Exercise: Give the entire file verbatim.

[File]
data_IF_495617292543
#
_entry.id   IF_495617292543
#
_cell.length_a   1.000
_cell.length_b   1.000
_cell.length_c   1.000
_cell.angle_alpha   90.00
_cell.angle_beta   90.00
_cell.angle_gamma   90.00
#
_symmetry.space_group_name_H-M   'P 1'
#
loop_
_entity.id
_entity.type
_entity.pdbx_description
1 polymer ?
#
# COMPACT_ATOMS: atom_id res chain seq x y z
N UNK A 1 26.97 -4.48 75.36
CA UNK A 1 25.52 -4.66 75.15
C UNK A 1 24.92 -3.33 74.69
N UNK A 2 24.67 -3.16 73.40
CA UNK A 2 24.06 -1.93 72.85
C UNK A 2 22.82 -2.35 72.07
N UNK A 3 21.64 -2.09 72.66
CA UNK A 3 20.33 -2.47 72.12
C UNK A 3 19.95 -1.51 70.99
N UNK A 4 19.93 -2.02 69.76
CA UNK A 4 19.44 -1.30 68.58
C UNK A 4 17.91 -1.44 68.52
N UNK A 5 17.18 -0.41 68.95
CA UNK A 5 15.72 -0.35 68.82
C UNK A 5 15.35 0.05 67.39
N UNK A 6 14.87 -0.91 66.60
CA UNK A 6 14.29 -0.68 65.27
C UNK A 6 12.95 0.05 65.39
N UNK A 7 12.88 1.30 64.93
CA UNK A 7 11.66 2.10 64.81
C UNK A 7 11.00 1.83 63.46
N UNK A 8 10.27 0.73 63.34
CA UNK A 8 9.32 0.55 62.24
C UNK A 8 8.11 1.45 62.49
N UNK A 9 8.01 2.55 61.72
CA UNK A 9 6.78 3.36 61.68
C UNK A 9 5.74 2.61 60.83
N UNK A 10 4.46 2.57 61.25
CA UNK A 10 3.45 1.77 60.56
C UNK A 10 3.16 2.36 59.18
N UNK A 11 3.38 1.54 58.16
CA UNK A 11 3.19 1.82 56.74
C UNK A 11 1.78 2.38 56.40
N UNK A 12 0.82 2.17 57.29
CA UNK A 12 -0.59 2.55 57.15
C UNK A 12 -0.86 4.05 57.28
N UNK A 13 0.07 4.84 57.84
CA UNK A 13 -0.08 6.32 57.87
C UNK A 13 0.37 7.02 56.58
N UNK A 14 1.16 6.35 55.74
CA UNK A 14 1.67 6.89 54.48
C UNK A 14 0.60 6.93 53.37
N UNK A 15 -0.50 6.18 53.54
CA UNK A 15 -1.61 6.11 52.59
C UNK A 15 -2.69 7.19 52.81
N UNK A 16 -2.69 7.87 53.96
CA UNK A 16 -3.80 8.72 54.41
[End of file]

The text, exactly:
data_IF_495617292543
#
_entry.id   IF_495617292543
#
_cell.length_a   1.000
_cell.length_b   1.000
_cell.length_c   1.000
_cell.angle_alpha   90.00
_cell.angle_beta   90.00
_cell.angle_gamma   90.00
#
_symmetry.space_group_name_H-M   'P 1'
#
loop_
_entity.id
_entity.type
_entity.pdbx_description
1 polymer ?
#
# COMPACT_ATOMS: atom_id res chain seq x y z
N UNK A 1 26.97 -4.48 75.36
CA UNK A 1 25.52 -4.66 75.15
C UNK A 1 24.92 -3.33 74.69
N UNK A 2 24.67 -3.16 73.40
CA UNK A 2 24.06 -1.93 72.85
C UNK A 2 22.82 -2.35 72.07
N UNK A 3 21.64 -2.09 72.66
CA UNK A 3 20.33 -2.47 72.12
C UNK A 3 19.95 -1.51 70.99
N UNK A 4 19.93 -2.02 69.76
CA UNK A 4 19.44 -1.30 68.58
C UNK A 4 17.91 -1.44 68.52
N UNK A 5 17.18 -0.41 68.95
CA UNK A 5 15.72 -0.35 68.82
C UNK A 5 15.35 0.05 67.39
N UNK A 6 14.87 -0.91 66.60
CA UNK A 6 14.29 -0.68 65.27
C UNK A 6 12.95 0.05 65.39
N UNK A 7 12.88 1.30 64.93
CA UNK A 7 11.66 2.10 64.81
C UNK A 7 11.00 1.83 63.46
N UNK A 8 10.27 0.73 63.34
CA UNK A 8 9.32 0.55 62.24
C UNK A 8 8.11 1.45 62.49
N UNK A 9 8.01 2.55 61.72
CA UNK A 9 6.78 3.36 61.68
C UNK A 9 5.74 2.61 60.83
N UNK A 10 4.46 2.57 61.25
CA UNK A 10 3.45 1.77 60.56
C UNK A 10 3.16 2.36 59.18
N UNK A 11 3.38 1.54 58.16
CA UNK A 11 3.19 1.82 56.74
C UNK A 11 1.78 2.38 56.40
N UNK A 12 0.82 2.17 57.29
CA UNK A 12 -0.59 2.55 57.15
C UNK A 12 -0.86 4.05 57.28
N UNK A 13 0.07 4.84 57.84
CA UNK A 13 -0.08 6.32 57.87
C UNK A 13 0.37 7.02 56.58
N UNK A 14 1.16 6.35 55.74
CA UNK A 14 1.67 6.89 54.48
C UNK A 14 0.60 6.93 53.37
N UNK A 15 -0.50 6.18 53.54
CA UNK A 15 -1.61 6.11 52.59
C UNK A 15 -2.69 7.19 52.81
N UNK A 16 -2.69 7.87 53.96
CA UNK A 16 -3.80 8.72 54.41